Learn How to Perfectly Poach Fish

Salad with steamed tomato and fish on plate, close-up
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Poached fish is a simple and delicious dish that can be prepared quickly and easily. Poaching is a good technique for cooking lean fish like tilapia, cod, sole, haddock, snapper, or halibut as well as fatty fish like salmon or trout. It is a type of moist-heat cooking technique that involves cooking by submerging a food item in a liquid usually at a low temperature. Poaching preserves moisture and adds flavor without adding fat.

As for the poaching liquid for fish, you can prepare a simple court bouillon, which is a flavorful, aromatic, slightly acidic liquid that adds a lot of flavor to fish without overpowering it. Or, instead of a court bouillon, you can poach fish in a mixture of half fish stock, half white wine. Just make sure there is enough liquid to cover the fish.

Poached fish is usually served with a sauce. You can make a simple velouté sauce (like a gravy) from the poaching liquid. Alternately, you can prepare a basic white wine sauce in advance to serve with the poached fish. For more sauce ideas, review a list of sauces for fish and seafood.

Steps for Poaching Fish

  1. Score the fish: Make a series of shallow, diagonal cuts on the skin side of the fish fillets. These cuts prevent the fillet from curling during the poaching process. You can poach the fillets flat or fold them in half (skin-side in).
  2. Poaching a whole fish: Prepare 1 gallon of court bouillon. Allow court bouillon to cool. place the fish in the cold court bouillon and then bring it to a simmer. The liquid should fully cover the fish.
  3. Poaching fillets or other small portions: The poaching liquid should be hot. Heat the court bouillon to a simmer in a stockpot or soup pot. When the liquid reaches 160 F as measured with an instant-read thermometer, gently add the fish to the liquid. The liquid should fully cover the fish. Do not let it boil. The liquid should remain between 160 F and 180 F. At the proper temperature, you should see very few bubbles.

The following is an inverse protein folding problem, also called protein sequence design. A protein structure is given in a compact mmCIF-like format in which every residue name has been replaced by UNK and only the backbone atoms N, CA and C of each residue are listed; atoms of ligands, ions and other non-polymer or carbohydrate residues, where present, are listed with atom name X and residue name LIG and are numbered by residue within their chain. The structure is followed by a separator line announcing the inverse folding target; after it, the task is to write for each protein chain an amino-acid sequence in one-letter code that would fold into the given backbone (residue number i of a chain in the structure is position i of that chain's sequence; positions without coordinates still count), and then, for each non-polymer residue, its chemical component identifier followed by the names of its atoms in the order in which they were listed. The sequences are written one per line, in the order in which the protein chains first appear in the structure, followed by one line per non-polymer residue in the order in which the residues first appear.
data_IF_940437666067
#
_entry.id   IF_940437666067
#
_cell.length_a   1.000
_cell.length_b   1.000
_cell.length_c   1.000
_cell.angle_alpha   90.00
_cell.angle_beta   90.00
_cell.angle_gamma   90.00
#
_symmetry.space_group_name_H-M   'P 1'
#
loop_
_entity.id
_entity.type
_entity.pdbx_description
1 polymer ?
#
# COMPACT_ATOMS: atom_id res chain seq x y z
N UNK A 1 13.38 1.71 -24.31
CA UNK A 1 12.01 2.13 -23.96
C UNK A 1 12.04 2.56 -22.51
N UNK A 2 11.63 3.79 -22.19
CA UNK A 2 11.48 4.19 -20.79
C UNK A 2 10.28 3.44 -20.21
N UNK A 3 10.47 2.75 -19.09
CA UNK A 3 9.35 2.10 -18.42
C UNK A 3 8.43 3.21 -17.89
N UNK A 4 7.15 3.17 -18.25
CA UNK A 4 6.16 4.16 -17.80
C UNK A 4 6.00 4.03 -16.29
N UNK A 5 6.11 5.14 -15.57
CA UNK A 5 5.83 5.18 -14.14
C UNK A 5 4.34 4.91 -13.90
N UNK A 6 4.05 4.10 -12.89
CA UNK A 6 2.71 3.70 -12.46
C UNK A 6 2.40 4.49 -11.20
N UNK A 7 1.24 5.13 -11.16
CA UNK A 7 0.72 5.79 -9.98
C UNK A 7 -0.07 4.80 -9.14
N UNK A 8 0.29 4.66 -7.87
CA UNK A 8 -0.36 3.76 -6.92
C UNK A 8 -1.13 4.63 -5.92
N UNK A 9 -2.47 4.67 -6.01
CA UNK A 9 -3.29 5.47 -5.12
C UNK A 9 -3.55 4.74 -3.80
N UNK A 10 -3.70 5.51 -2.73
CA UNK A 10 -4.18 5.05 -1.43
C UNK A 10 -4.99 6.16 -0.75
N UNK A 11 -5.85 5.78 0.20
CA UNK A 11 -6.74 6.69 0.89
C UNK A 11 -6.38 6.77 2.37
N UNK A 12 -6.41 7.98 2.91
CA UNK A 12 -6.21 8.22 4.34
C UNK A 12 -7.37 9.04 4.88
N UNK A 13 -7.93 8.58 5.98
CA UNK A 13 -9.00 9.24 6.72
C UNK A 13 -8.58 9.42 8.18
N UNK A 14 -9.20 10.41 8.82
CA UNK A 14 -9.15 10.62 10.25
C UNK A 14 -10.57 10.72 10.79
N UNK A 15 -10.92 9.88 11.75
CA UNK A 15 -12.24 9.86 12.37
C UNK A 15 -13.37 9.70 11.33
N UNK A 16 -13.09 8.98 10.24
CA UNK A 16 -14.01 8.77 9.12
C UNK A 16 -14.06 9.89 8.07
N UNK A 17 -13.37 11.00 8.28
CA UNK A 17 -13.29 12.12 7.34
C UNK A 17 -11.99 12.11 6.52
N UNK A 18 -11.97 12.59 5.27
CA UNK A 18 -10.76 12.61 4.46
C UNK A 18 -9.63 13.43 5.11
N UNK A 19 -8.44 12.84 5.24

4. Cook and serve: After five minutes or so (depending on the size of the fish), the fish should be done. Carefully remove the fish. If your sauce is already prepared, transfer fish to a plate, coat with sauce, and serve.
  1. Make a sauce: If you plan to prepare a velouté from the cooking liquid, keep the fish covered and warm while you transfer about four cups of the poaching liquid to a separate saucepan. Reduce by about half, then whisk the resulting liquid into a simple butter-flour roux to make a velouté sauce. Sauce the fish and serve right away.

Tips

  • When poaching a whole fish such as a trout, wrap it in cheesecloth so that it does not curl while cooking.
  • As an alternative to scoring the fish with diagonal cuts, you can roll the fillets into little spirals called paupiettes. Start at the large end and roll the fillet toward the tip, and make sure that the skin is on the inside of the roll.
  • Instead of poaching in a stockpot or soup pot, you can use a special fish poacher with a rack for holding the fish. This lets you easily remove the fish from the poaching liquid without damaging it. The fish poacher's long, narrow shape makes poaching whole fish easier, and also lets you poach in the oven for even heating.